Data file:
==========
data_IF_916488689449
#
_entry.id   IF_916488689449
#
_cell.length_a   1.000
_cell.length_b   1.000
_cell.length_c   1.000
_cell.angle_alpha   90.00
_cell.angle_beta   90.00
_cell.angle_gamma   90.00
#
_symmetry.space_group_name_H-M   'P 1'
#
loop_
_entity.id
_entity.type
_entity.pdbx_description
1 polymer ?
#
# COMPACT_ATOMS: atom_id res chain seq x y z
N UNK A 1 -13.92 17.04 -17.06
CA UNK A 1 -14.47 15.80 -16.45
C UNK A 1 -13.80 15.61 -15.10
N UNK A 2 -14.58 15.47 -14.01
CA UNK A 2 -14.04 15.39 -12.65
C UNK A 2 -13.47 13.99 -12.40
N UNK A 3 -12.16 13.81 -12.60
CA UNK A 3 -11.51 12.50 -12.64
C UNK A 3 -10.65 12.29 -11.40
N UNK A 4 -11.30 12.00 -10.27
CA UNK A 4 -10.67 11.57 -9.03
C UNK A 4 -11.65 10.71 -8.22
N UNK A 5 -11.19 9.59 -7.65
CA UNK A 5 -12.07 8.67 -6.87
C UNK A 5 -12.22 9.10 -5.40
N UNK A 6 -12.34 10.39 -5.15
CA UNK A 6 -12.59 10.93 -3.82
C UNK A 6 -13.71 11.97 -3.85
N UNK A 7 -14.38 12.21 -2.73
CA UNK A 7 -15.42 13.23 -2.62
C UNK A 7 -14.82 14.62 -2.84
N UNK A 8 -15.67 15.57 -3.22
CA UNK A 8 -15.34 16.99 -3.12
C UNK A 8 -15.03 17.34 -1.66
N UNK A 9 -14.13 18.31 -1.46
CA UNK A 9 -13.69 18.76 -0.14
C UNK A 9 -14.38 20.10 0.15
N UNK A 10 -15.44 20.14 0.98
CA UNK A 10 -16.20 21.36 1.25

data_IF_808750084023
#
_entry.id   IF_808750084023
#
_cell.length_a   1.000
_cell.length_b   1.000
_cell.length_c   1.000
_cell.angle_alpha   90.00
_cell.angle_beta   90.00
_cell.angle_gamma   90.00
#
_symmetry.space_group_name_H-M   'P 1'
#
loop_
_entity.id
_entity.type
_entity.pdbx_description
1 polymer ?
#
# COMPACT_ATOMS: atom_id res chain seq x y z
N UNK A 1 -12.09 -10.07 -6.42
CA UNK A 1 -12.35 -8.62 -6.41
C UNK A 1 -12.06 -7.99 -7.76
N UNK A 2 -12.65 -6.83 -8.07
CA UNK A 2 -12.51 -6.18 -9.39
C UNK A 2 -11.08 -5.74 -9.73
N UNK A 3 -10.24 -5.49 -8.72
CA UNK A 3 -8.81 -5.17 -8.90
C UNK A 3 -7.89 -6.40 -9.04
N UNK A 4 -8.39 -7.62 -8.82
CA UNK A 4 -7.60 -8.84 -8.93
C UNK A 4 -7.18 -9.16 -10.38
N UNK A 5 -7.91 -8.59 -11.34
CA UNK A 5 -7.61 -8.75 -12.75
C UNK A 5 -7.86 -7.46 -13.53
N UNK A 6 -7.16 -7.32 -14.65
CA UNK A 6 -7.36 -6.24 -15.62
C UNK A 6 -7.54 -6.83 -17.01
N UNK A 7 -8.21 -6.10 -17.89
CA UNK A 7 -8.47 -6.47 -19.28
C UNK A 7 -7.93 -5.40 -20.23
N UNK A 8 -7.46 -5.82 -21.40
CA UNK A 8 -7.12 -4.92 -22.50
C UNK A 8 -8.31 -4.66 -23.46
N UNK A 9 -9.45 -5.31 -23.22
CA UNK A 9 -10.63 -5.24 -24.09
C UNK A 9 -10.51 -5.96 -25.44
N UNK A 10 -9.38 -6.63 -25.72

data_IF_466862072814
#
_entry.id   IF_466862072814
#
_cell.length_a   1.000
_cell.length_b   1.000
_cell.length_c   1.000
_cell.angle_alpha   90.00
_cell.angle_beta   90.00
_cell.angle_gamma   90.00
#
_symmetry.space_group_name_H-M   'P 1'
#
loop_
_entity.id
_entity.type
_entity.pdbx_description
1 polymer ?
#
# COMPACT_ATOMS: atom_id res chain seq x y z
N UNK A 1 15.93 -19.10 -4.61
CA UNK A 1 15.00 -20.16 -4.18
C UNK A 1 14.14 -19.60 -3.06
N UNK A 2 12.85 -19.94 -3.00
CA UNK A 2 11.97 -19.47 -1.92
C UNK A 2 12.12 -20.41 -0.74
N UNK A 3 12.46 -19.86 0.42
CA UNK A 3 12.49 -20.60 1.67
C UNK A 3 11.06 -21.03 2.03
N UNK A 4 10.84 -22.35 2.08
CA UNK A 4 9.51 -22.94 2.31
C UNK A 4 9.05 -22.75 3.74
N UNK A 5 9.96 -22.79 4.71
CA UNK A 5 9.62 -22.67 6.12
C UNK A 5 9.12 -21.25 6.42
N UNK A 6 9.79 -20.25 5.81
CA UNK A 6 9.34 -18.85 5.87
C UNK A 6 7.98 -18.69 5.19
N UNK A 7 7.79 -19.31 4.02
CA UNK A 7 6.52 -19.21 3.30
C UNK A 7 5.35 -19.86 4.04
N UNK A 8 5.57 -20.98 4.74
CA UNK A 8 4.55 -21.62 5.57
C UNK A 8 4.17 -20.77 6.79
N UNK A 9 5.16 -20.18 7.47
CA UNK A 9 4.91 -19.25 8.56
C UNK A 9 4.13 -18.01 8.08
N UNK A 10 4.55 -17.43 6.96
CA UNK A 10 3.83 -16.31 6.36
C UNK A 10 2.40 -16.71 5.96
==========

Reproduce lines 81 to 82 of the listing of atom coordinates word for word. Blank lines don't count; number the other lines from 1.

C UNK A 4 -7.18 -9.16 -10.38
N UNK A 5 -7.91 -8.59 -11.34